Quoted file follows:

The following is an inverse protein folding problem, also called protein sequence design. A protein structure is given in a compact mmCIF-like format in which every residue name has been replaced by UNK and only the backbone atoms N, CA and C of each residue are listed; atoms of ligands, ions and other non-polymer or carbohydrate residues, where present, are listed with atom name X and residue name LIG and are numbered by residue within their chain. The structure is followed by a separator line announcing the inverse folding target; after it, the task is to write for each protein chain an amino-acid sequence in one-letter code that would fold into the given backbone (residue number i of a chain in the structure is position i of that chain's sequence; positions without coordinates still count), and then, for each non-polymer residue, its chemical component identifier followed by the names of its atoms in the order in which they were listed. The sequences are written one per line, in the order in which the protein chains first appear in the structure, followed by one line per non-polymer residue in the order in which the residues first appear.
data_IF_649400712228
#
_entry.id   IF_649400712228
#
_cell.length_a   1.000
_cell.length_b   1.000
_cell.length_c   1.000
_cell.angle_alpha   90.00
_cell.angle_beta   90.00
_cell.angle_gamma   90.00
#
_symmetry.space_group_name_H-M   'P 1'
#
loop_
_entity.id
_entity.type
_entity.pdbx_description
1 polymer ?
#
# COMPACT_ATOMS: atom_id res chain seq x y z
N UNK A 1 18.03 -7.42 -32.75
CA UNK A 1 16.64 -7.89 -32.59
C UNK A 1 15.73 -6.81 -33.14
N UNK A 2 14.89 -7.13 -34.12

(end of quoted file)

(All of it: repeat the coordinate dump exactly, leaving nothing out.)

The following is an inverse protein folding problem, also called protein sequence design. A protein structure is given in a compact mmCIF-like format in which every residue name has been replaced by UNK and only the backbone atoms N, CA and C of each residue are listed; atoms of ligands, ions and other non-polymer or carbohydrate residues, where present, are listed with atom name X and residue name LIG and are numbered by residue within their chain. The structure is followed by a separator line announcing the inverse folding target; after it, the task is to write for each protein chain an amino-acid sequence in one-letter code that would fold into the given backbone (residue number i of a chain in the structure is position i of that chain's sequence; positions without coordinates still count), and then, for each non-polymer residue, its chemical component identifier followed by the names of its atoms in the order in which they were listed. The sequences are written one per line, in the order in which the protein chains first appear in the structure, followed by one line per non-polymer residue in the order in which the residues first appear.
data_IF_649400712228
#
_entry.id   IF_649400712228
#
_cell.length_a   1.000
_cell.length_b   1.000
_cell.length_c   1.000
_cell.angle_alpha   90.00
_cell.angle_beta   90.00
_cell.angle_gamma   90.00
#
_symmetry.space_group_name_H-M   'P 1'
#
loop_
_entity.id
_entity.type
_entity.pdbx_description
1 polymer ?
#
# COMPACT_ATOMS: atom_id res chain seq x y z
N UNK A 1 18.03 -7.42 -32.75
CA UNK A 1 16.64 -7.89 -32.59
C UNK A 1 15.73 -6.81 -33.14
N UNK A 2 14.89 -7.13 -34.12